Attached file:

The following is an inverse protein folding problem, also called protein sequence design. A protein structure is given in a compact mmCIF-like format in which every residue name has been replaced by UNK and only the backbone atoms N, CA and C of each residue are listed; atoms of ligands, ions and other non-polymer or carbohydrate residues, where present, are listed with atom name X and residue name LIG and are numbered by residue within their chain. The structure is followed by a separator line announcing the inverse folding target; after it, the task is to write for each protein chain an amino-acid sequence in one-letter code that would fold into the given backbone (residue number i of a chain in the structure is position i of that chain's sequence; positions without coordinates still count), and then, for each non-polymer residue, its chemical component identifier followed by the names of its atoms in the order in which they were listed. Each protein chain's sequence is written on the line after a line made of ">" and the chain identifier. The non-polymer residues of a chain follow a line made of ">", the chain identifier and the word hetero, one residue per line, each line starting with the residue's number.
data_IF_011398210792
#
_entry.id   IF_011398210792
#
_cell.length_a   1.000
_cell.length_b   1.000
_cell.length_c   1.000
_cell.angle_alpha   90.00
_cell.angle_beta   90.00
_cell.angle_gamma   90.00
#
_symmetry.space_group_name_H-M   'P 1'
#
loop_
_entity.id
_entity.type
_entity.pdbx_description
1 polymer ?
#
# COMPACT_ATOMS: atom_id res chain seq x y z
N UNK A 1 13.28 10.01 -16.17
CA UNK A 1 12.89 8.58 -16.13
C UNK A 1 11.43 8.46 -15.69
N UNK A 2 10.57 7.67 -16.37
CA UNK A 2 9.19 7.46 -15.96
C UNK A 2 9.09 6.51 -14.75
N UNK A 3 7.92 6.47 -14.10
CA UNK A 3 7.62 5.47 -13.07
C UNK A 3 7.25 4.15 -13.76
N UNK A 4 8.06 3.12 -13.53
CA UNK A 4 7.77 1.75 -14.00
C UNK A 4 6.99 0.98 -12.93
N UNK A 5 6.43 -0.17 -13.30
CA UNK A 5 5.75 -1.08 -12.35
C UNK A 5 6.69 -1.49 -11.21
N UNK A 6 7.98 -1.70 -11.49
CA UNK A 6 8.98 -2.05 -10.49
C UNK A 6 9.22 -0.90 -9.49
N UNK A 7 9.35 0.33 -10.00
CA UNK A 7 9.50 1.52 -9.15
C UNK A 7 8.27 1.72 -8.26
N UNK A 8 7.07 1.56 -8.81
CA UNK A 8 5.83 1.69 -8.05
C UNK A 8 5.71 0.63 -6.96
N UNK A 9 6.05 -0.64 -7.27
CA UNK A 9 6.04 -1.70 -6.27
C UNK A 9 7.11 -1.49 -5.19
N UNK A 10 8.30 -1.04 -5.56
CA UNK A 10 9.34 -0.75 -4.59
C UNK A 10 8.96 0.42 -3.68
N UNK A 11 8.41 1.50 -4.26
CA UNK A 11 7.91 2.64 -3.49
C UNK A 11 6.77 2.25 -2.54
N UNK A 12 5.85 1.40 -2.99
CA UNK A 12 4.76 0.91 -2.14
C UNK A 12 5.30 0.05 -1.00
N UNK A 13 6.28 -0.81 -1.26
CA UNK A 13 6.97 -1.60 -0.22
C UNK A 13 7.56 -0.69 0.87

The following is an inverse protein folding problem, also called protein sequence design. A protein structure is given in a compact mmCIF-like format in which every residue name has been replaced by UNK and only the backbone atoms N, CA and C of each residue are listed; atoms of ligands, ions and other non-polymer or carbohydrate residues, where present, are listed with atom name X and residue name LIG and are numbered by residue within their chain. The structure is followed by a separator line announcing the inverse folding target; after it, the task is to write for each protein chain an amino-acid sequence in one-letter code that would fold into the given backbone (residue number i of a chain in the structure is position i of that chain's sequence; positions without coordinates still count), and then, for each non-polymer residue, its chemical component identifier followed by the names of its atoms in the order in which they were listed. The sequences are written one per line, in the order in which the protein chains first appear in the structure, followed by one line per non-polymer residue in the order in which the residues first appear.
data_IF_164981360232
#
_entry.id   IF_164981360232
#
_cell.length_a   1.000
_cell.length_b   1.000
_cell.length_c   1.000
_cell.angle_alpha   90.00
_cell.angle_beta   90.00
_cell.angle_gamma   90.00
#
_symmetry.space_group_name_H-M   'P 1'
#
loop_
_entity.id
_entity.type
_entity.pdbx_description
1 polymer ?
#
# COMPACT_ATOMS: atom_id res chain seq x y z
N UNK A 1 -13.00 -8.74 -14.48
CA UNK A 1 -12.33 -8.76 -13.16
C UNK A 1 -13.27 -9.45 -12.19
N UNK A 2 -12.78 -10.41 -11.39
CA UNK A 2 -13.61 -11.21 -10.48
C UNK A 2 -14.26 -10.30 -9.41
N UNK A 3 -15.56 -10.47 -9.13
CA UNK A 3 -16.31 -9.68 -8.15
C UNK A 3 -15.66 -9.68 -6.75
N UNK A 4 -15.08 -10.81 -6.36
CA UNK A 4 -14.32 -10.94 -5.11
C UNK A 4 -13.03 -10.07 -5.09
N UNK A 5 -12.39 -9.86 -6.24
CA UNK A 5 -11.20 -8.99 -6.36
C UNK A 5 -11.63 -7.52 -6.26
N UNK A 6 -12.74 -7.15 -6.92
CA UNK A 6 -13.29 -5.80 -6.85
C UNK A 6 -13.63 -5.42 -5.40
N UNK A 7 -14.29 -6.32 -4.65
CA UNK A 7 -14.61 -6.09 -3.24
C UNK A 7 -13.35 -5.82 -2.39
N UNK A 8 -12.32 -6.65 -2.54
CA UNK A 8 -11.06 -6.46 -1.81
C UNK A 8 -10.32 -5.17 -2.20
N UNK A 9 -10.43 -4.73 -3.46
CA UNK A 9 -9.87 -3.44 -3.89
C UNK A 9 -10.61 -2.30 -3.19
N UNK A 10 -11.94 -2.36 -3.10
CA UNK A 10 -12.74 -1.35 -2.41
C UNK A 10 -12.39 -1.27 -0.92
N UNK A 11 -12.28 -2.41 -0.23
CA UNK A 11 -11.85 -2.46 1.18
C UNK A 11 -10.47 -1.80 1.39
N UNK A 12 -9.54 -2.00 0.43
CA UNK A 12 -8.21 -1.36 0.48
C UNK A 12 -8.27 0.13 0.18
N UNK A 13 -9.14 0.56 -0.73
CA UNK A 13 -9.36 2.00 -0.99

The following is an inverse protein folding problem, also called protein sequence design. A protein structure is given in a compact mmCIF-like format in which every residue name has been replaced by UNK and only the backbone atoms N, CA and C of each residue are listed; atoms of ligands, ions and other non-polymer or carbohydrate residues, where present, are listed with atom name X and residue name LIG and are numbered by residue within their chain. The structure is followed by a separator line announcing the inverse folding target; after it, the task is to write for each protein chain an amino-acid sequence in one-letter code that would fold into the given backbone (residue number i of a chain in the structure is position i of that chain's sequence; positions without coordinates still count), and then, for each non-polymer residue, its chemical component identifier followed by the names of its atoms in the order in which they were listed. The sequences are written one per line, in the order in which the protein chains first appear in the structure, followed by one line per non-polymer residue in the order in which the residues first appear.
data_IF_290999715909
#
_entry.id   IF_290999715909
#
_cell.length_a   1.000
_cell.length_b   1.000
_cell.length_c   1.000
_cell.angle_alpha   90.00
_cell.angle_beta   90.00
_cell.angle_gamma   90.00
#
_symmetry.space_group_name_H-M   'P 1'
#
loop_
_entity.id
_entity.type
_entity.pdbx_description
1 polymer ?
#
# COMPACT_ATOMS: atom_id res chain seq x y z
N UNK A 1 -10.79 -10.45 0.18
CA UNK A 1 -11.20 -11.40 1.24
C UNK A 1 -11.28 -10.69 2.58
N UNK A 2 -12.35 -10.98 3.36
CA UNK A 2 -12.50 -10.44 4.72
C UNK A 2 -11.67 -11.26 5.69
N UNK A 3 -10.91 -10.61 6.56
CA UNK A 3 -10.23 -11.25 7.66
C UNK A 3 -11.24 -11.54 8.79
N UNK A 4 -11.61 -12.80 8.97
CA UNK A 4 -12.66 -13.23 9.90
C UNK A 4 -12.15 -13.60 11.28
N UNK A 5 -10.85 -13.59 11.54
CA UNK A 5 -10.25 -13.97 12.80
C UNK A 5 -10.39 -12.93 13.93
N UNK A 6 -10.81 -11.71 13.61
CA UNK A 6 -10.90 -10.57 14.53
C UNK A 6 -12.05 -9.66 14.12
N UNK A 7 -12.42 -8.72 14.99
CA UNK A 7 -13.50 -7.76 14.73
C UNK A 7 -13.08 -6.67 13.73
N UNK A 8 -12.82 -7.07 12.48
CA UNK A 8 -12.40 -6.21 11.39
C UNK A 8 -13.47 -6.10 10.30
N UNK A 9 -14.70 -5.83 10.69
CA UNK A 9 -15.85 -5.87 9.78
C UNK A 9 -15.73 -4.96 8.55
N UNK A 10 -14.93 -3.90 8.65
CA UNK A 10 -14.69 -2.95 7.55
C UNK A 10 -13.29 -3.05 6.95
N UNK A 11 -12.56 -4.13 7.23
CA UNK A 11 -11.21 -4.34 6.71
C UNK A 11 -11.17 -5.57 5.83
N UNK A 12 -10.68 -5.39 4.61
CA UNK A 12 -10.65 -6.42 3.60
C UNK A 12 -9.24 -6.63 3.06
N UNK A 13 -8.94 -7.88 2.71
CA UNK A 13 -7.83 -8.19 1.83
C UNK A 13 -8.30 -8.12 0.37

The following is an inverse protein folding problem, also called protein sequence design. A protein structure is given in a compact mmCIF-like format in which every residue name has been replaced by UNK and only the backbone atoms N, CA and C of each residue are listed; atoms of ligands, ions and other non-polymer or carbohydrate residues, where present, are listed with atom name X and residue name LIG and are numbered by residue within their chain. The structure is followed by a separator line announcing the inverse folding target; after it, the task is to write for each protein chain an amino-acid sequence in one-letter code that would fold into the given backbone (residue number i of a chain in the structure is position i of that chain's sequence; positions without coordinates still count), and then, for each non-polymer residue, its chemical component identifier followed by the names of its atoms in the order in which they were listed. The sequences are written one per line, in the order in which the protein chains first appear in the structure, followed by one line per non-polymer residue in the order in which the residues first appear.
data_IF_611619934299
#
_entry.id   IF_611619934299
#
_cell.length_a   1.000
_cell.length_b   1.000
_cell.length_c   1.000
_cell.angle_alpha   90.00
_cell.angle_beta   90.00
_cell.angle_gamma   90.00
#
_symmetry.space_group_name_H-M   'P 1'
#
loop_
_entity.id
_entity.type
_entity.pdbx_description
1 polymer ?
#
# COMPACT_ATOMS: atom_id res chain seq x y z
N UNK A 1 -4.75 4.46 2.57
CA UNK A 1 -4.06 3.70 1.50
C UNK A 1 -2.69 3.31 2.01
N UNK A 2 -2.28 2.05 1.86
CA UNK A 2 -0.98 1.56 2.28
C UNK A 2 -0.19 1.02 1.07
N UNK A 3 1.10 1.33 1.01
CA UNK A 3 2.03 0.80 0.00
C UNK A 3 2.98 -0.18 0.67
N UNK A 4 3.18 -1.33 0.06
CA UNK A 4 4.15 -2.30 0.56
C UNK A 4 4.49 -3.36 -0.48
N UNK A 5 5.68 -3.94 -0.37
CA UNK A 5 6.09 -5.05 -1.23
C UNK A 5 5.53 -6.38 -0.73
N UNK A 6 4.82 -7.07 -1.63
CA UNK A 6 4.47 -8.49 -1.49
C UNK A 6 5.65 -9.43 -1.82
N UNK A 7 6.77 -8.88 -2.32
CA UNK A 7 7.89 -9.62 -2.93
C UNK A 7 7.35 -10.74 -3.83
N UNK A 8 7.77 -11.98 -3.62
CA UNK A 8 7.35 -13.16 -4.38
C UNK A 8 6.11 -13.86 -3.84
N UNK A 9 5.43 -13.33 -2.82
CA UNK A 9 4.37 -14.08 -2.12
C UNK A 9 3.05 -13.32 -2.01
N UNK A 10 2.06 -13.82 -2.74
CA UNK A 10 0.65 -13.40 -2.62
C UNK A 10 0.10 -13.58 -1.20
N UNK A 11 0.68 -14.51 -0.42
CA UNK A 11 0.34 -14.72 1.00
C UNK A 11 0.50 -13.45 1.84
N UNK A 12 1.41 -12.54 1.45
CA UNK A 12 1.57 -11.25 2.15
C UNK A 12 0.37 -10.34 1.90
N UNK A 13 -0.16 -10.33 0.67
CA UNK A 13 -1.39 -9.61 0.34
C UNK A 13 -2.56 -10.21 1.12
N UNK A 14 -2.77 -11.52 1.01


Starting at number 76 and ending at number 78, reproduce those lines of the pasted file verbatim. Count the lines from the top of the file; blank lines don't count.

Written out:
_entity.id
_entity.type
_entity.pdbx_description